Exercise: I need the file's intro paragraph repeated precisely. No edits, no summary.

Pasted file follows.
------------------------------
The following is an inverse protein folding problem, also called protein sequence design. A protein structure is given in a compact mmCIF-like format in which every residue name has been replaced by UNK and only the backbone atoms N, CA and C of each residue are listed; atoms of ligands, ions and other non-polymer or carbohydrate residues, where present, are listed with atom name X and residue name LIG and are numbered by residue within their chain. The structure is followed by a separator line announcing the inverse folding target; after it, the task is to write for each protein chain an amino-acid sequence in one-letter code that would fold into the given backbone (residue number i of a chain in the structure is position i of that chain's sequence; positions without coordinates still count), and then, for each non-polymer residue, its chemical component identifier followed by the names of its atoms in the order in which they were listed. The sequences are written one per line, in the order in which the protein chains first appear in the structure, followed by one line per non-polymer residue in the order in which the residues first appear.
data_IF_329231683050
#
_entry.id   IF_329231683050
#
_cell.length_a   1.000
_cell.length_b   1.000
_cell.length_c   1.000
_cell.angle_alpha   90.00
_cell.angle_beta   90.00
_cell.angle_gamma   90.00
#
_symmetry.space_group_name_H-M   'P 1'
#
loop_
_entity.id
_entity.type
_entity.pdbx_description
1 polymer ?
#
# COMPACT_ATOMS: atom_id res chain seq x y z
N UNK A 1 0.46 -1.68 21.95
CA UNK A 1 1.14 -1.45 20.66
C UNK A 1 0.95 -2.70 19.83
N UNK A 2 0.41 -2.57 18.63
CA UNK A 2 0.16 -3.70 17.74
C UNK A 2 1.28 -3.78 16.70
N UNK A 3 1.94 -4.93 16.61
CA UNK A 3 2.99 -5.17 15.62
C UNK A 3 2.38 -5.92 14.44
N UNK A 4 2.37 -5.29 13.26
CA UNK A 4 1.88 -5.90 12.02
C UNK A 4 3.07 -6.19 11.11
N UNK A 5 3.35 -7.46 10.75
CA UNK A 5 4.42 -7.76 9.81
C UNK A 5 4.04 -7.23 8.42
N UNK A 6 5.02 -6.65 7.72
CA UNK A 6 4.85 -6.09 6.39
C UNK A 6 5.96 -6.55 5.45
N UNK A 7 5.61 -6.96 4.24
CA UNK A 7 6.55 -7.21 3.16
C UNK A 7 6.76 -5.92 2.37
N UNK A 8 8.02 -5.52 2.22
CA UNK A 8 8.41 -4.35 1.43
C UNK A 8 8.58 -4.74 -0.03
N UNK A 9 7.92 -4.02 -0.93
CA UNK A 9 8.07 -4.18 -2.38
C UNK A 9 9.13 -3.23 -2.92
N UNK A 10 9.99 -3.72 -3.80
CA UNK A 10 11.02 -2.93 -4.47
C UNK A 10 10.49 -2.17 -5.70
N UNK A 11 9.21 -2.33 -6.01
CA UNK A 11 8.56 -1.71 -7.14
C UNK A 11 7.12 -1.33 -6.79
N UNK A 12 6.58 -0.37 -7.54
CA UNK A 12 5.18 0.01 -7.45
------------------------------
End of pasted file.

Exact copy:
The following is an inverse protein folding problem, also called protein sequence design. A protein structure is given in a compact mmCIF-like format in which every residue name has been replaced by UNK and only the backbone atoms N, CA and C of each residue are listed; atoms of ligands, ions and other non-polymer or carbohydrate residues, where present, are listed with atom name X and residue name LIG and are numbered by residue within their chain. The structure is followed by a separator line announcing the inverse folding target; after it, the task is to write for each protein chain an amino-acid sequence in one-letter code that would fold into the given backbone (residue number i of a chain in the structure is position i of that chain's sequence; positions without coordinates still count), and then, for each non-polymer residue, its chemical component identifier followed by the names of its atoms in the order in which they were listed. The sequences are written one per line, in the order in which the protein chains first appear in the structure, followed by one line per non-polymer residue in the order in which the residues first appear.